Thankfully these days we don't really have to talk to Bob because there are a lot of online brokers instead. And so you make an account on an online broker and then you can buy shares in a company through that. A bit annoyingly, every different country has its own different brokers that operate in that country. Because to be an online broker in a country you have to abide by a zillion different laws. And so in the UK, the system is different to the U.S. which is different to Canada and Germany, and so on.
I prefer Interactive Brokers. I like their features, their interface, and their fees. But you can choose any other online broker which you want.
How do I decide which shares to buy?
Question number seven is how do I decide which shares to buy? And the easy answer to that is that you actually don't want to figure out which shares to buy. You do not want to buy individual shares. Investing in individual stocks is kind of risky. Like, yes, if you invest in something like Apple, chances are it's gonna be around 10 years from now. But historically there've been quite a few companies that people were like, "Oh my God, this is amazing. This is the thing to invest in." And then that company went bust. So you're automatically exposing yourself to more risk if you're investing in an individual stock. So the advice that most people would give for beginners is that you should not invest in individual stocks.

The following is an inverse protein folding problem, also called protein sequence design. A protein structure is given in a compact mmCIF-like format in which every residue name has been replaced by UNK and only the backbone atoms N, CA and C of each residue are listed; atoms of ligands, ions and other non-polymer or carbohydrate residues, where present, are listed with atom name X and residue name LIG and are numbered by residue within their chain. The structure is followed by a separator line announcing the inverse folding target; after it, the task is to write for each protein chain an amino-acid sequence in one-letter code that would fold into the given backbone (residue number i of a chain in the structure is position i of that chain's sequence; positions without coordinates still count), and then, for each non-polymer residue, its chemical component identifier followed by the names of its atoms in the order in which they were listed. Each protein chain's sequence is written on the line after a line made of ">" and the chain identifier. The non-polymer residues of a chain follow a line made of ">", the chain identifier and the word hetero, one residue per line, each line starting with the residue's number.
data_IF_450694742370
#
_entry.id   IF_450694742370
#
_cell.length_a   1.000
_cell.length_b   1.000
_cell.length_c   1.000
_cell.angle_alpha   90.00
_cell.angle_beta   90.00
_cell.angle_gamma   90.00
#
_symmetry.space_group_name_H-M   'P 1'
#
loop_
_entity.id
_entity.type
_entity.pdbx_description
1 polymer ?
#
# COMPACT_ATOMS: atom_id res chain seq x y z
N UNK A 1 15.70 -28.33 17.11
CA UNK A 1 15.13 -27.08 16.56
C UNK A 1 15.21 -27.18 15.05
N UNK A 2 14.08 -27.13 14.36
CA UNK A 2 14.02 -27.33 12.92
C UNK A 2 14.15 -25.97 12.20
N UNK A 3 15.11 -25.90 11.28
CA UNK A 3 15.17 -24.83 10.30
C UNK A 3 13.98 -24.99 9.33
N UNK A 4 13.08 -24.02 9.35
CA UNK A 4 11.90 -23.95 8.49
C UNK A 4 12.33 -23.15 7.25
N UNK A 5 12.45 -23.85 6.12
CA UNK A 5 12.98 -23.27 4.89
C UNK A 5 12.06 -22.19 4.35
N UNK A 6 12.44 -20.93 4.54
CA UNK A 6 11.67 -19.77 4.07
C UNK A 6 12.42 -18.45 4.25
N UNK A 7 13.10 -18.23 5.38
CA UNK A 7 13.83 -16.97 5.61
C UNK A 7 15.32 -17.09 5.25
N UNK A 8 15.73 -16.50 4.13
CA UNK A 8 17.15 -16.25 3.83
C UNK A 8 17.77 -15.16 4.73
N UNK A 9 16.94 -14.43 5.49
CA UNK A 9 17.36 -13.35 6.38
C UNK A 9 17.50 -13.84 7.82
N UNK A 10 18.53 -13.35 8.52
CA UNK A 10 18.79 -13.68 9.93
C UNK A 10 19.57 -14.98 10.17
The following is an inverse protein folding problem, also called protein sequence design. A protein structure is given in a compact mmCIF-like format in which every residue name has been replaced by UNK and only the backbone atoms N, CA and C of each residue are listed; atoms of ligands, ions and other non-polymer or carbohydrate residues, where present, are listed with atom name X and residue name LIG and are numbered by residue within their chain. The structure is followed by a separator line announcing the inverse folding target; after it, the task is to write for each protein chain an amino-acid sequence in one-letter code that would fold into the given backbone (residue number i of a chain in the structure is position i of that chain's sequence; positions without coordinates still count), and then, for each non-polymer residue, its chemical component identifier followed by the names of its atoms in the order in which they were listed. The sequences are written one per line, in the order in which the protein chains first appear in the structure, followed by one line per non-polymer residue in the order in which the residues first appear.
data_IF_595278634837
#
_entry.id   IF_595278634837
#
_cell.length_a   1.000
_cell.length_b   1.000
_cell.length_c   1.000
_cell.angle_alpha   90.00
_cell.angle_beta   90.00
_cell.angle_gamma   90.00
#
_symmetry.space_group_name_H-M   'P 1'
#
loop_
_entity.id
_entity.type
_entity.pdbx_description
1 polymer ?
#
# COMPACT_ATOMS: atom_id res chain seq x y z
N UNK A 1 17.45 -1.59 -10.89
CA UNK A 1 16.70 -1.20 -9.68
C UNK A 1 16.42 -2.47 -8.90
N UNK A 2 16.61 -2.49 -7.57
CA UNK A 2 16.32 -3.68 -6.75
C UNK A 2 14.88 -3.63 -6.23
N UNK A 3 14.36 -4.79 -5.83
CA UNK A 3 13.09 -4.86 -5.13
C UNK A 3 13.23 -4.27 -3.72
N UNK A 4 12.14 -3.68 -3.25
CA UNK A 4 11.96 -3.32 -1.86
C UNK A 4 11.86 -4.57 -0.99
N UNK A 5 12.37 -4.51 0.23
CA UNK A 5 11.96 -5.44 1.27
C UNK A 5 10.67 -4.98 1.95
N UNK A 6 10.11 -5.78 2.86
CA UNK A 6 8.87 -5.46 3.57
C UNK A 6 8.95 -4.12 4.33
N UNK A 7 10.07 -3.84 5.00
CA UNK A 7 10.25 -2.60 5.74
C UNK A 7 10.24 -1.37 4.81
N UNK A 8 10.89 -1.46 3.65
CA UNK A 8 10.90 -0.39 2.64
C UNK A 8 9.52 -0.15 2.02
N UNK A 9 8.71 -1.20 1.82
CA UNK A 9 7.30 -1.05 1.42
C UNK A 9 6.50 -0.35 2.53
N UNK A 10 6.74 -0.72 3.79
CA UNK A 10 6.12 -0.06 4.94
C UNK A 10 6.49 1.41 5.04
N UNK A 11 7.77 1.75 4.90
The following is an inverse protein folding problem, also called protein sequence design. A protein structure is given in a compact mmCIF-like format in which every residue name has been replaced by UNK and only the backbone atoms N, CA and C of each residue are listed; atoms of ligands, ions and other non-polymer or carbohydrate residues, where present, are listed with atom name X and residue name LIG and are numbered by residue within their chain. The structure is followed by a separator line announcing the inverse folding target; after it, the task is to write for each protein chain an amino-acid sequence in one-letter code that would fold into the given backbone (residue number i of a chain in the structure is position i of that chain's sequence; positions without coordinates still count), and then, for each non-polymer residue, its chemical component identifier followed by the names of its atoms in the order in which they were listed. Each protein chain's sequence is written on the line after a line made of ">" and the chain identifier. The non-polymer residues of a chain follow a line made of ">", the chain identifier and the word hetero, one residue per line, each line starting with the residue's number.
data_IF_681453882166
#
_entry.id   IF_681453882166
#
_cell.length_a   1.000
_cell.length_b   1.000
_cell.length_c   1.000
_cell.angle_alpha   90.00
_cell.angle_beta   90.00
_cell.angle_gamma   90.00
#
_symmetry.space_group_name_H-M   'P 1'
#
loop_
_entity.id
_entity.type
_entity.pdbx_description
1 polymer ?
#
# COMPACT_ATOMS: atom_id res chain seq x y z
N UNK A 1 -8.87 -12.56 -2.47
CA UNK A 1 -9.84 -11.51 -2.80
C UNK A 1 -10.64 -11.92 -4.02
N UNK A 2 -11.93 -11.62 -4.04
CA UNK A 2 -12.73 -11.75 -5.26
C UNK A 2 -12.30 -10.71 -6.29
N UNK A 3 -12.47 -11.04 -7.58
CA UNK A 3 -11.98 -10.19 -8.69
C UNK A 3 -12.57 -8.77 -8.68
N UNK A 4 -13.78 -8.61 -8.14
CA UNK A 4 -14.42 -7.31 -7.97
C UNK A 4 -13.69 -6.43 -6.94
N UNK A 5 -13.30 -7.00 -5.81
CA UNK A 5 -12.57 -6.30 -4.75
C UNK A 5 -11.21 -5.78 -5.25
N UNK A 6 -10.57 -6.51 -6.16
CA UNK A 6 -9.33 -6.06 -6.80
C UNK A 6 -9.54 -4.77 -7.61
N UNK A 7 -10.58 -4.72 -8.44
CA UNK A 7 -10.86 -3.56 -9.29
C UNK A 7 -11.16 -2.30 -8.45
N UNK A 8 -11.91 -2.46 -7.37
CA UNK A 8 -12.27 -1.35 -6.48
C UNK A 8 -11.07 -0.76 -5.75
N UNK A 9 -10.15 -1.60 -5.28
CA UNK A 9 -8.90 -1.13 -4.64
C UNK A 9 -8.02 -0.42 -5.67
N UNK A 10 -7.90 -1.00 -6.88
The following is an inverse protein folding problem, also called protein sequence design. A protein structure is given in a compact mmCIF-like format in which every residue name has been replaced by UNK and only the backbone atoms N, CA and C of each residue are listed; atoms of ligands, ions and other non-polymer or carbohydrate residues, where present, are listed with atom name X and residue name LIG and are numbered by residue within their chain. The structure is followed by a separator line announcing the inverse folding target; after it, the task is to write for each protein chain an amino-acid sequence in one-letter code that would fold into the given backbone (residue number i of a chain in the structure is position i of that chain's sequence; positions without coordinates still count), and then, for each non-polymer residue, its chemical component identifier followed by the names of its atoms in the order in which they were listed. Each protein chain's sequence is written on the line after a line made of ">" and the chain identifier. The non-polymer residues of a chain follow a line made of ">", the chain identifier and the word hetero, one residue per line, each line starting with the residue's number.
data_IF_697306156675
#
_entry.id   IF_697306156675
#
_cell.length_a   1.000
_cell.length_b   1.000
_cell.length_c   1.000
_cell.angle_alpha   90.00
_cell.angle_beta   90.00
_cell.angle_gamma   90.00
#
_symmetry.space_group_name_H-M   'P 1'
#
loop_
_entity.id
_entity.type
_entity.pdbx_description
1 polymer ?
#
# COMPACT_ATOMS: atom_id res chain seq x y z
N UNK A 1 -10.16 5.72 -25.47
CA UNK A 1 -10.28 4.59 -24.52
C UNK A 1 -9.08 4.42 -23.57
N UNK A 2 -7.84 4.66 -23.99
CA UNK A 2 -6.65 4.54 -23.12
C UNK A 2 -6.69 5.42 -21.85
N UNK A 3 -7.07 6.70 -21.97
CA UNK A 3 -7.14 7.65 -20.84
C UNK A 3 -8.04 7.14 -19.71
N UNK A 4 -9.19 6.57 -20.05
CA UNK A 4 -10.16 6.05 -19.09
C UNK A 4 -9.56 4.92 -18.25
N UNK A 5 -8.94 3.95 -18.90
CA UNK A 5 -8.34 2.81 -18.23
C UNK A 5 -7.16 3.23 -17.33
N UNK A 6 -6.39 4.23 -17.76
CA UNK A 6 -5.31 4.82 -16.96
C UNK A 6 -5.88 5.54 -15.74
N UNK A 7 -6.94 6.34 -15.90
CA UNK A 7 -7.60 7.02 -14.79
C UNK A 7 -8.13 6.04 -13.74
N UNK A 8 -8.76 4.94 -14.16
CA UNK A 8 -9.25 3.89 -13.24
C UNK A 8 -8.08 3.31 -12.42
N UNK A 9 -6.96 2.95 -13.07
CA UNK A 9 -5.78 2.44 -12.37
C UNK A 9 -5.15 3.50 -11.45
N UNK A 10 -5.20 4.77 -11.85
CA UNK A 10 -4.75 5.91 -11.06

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What is an index fund?
So there are basically two bits to understand here there's the index bit and the fund bit, let's start with the fund bit. And a fund is basically where investors will pool their money, so multiple investors would invest in the same fund. And then that fund would have a fund manager. And the fund manager decides which companies the fund is gonna invest in.
For example, let's say I was managing a fund and I called it Gringotts, and let's say a hundred people from my audience decided to invest in my Gringotts fund. I as the fund manager can say, okay, the Gringotts fund now that we have a hundred people's money let's say it's 100 million. So everyone's invested 1 million each I've now got 100 million. I'm gonna put 20% of that in Apple, 10% in Facebook, etc. And so you, the investor don't have to worry about this because you trust me and my fund Gringotts to manage your money. And as you know, the fund performs well, because the prices of these stocks and shares increases you get the returns and I take a 1% or 2% management fee.
Now, the index bit refers to a stock market index. And so a stock market index would, for example, be the FTSE 100 which is the hundred biggest companies in the UK, or the S&P 500, which is the 500 biggest companies in the U.S. And if we use the S&P 500, for example, these are the components of the S&P 500. So we said, it's the 500 biggest companies in the U.S.
So number one is Apple and Apple makes up 5.7% of the S&P, Microsoft makes up 5.2%, Amazon makes it 3.9%, Facebook has 2.1%, etc. And essentially we've got these 500 companies if you go all the way down.